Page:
Ulvesang - Ulvesang - (9/10)
Published on December 1, 2015
Neofolk and dark folk reside in this little pocket world; this little area that manages to somehow exists within and without the modern metal scene. Perhaps the dark and emotive nature of the style speaks to fans of metal, but it’s still intriguing that neofolk is so popular among fans of loud and abrasive music. In a day and age when bands are trying to play faster and more technical, sometimes simplicity and serenity can go a long way. While band’s like Tenhi, Nest and Nebelung have wandered similar paths of naturalistic melancholy, Canada’s Ulvesang have proven the likely heirs to the deciduous throne with their eponymously titled debut album, released in the autumn of 2015.
Performing as a trio, featuring Alex Boyd, Ana Dujakovic and Laura Marr, Ulvesang’s music focuses on twining patterns of acoustic notes and vibrant strumming, all played through enchanting melodies. Ulvesang features eight tracks and forty-three minutes of introspective and melancholic acoustic neofolk. The band claims to be influenced by nature, melancholy, introversion and paganism, among other things, and those aspects are intrinsically woven into their sound, be it atavistic melodies or somber progressions.
While Ulvesang does share stylistic similarities to their contemporaries, something the band admits up front, they have quickly crafted their own niche in the genre. It’s most likely the band’s use of occasional upbeat rhythms and pristine recording quality that allows their sound to shine so brightly, as tracks like “Litherpoan” showcase a mixture of melancholic passages and hopeful surges of uptempo strumming. Ulvesang also offers a tremendous attention to detail, like the sporadic somber chanted vocals throughout, the muted insect sounds and wildlife during “The Purge” or the subtle string backing of “A Town of Ash”; there’s not a moment on the album that hasn’t been carefully crafted and placed with the utmost care.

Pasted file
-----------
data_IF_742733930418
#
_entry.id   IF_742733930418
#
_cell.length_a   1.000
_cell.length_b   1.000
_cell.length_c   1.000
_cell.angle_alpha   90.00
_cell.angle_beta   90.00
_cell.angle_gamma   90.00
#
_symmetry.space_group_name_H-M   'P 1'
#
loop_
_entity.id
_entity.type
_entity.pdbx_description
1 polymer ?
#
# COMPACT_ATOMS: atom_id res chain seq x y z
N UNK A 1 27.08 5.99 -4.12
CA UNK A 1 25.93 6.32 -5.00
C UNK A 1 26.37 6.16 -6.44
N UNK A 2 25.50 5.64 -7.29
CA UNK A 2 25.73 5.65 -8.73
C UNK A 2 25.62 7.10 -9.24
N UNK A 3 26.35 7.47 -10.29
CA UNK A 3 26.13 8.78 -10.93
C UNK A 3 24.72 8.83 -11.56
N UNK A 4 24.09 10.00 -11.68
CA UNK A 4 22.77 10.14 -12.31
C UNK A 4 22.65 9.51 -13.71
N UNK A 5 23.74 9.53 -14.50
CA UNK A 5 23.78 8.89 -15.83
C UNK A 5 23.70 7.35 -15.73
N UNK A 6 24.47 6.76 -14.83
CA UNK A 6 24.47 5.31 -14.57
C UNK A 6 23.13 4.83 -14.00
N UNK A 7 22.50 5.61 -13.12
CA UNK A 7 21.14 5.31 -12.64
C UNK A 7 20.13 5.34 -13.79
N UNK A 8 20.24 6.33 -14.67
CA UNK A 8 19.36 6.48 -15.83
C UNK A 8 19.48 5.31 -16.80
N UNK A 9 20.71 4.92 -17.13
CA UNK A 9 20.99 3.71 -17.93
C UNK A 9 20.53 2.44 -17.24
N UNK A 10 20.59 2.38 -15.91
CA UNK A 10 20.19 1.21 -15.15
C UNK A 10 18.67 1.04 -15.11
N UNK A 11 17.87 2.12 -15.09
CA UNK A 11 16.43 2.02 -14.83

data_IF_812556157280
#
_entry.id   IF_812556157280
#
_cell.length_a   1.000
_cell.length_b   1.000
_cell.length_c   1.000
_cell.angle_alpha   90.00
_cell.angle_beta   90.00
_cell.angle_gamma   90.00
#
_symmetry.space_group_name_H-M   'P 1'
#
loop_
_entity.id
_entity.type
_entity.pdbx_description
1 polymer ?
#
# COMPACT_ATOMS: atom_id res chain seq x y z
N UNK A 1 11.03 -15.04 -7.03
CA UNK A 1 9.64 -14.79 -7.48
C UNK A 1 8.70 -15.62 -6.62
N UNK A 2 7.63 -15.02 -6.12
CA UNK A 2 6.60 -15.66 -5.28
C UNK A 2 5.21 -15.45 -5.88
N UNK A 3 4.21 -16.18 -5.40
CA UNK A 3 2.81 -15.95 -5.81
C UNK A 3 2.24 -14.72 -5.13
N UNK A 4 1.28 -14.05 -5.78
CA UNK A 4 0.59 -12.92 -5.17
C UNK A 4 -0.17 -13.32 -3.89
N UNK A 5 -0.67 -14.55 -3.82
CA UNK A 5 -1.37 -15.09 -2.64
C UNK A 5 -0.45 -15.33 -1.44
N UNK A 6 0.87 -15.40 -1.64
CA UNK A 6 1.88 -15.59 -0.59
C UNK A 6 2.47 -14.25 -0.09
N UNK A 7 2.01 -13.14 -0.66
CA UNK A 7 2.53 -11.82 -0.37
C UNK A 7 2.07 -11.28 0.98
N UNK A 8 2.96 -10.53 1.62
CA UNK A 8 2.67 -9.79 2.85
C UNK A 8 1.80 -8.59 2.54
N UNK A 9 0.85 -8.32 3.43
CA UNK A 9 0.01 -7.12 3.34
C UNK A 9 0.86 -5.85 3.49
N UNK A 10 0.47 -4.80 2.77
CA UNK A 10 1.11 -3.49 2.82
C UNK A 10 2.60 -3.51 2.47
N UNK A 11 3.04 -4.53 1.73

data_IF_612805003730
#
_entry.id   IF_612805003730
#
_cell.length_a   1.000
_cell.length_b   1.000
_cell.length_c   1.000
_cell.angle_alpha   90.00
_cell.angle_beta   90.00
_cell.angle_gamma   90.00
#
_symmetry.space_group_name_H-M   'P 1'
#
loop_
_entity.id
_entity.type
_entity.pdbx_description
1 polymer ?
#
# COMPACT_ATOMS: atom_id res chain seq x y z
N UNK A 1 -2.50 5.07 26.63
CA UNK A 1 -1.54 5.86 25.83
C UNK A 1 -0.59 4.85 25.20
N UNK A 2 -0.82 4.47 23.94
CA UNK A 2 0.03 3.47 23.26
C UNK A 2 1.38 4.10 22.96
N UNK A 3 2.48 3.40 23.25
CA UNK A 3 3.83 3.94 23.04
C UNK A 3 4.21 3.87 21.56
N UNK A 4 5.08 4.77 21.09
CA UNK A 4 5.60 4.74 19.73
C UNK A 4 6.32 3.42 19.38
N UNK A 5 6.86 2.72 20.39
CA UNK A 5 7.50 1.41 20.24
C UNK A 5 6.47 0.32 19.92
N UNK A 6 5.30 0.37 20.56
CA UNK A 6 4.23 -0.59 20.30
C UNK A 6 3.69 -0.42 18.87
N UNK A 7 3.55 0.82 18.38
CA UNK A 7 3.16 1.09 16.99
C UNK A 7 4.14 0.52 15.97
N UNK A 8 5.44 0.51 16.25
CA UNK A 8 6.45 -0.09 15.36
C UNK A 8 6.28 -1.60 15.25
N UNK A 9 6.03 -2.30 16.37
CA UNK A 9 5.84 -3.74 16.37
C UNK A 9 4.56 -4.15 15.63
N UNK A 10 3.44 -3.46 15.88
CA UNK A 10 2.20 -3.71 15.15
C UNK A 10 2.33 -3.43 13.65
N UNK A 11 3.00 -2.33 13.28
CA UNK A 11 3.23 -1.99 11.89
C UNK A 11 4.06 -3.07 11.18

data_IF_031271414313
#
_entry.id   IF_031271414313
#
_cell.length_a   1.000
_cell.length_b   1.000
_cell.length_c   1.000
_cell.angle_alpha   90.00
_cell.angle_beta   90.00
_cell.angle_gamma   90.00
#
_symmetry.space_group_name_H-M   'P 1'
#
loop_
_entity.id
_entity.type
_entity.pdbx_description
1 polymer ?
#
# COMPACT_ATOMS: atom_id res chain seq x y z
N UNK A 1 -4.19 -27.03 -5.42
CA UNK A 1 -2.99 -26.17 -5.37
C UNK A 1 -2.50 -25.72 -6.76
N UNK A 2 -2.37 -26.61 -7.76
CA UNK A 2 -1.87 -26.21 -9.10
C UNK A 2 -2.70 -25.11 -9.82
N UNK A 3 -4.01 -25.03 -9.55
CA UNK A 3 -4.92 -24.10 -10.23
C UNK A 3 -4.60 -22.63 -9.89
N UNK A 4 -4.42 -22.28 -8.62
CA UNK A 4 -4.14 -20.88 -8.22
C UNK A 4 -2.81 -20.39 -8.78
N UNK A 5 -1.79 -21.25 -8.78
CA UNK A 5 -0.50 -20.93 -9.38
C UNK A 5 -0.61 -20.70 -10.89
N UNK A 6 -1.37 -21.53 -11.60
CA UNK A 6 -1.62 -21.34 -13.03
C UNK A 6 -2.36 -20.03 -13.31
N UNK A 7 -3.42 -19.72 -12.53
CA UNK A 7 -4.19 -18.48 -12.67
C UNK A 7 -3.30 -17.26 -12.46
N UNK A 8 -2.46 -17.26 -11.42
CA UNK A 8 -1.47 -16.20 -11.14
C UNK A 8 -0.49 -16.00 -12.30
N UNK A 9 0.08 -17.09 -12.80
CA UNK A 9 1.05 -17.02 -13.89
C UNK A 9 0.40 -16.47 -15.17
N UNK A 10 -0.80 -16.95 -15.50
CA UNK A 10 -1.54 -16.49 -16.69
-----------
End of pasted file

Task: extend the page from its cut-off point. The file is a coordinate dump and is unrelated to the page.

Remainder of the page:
Ulvesang set out to create an album that paid tribute to their influences while still crafting a sound of their own; and they’ve already succeeded with their first album. Ulvesang is serene, introspective and melancholic; the perfect companion to wander these late autumn landscapes. Fans of dark folk and neofolk should find Ulvesang more than fits the bill when looking for that dose of acoustic grandeur.